Phraseology : Do’s and Don’ts

What not to say What to say
“I know exactly how you feel.”

Sweeping statements that are not grounded in personal or professional experiences are hard to believe.

“My past experience with many patients in your situation has taught me that you must be in distress right now.”

“I can imagine how upset you must be.”

“You have failed chemotherapy.”

“You have failed the radiation therapy.”

This implies that it is the patient’s fault that the therapies are not working.

“Unfortunately, the __________ chemotherapy / radiotherapy does not seem to be working very well for you.”
“There is nothing else we can do.” “Looks like the ________ is not working very well. However, you can be sure that we will do everything in our power to make sure that you won’t suffer.”
“There is nothing more that can be done. I am going to refer you to hospice.” “Doctor: As we discussed during your last clinic visit, it looks like the ________ treatment we tried is not working. In addition, you are having a lot of side effects as well. So we have to stop the ________medication.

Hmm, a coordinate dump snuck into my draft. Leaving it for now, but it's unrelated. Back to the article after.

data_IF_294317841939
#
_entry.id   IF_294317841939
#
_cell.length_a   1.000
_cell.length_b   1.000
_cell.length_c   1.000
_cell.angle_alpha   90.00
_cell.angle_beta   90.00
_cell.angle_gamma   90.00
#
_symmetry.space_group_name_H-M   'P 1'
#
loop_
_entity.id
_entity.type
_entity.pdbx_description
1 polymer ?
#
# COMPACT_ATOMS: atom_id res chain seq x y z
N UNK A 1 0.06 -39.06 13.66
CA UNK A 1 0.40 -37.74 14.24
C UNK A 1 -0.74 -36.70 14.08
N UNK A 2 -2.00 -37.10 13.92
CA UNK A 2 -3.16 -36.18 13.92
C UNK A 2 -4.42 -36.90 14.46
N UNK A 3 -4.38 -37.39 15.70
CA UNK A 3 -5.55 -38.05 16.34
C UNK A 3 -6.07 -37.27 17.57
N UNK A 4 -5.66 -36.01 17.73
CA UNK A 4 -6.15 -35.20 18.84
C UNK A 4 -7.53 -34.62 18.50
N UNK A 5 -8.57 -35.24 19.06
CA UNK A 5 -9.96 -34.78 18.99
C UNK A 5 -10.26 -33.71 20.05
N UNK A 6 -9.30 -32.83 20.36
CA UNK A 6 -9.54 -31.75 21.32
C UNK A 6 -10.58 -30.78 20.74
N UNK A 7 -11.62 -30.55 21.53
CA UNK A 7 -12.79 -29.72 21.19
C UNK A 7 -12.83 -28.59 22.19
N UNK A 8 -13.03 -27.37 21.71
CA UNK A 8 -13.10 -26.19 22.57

Patient: What do we do next, doc?

Doctor: At this time, I do not have other viable medications that I can offer to you”

Patient: …..

Doctor: Meantime, you are having a lot of pain and other problematic symptoms. So, I would like to refer you to hospice. Hospice professionals have a lot of expertise in treating symptoms and increasing comfort and quality of life. They will help you by managing your ________________ (pain, nausea, etc).

 

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